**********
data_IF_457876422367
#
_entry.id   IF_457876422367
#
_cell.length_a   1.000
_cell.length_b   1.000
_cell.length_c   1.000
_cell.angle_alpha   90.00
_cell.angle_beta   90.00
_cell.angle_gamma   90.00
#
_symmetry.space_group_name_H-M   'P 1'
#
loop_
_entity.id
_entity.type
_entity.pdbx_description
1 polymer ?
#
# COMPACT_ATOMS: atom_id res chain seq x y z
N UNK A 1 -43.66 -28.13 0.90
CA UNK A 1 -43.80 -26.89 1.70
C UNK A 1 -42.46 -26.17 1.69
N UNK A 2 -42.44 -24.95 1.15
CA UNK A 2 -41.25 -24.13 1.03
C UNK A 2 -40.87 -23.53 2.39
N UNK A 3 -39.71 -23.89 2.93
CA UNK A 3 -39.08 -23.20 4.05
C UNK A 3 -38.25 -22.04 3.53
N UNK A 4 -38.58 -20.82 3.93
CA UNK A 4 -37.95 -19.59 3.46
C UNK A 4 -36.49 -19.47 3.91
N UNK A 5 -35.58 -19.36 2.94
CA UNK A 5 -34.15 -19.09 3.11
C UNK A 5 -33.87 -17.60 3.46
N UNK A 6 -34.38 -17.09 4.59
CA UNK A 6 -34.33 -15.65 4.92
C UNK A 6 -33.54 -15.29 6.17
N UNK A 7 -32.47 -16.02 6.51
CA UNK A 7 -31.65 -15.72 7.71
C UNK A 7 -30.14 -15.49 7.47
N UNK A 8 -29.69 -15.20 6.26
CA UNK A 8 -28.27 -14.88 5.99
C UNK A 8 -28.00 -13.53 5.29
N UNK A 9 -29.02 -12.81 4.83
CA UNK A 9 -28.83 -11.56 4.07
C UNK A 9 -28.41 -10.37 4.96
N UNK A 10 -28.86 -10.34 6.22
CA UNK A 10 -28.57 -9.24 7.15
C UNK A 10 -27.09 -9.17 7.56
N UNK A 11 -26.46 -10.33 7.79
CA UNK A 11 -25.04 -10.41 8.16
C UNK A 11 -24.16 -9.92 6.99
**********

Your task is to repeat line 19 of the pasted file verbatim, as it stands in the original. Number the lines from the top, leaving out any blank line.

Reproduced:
#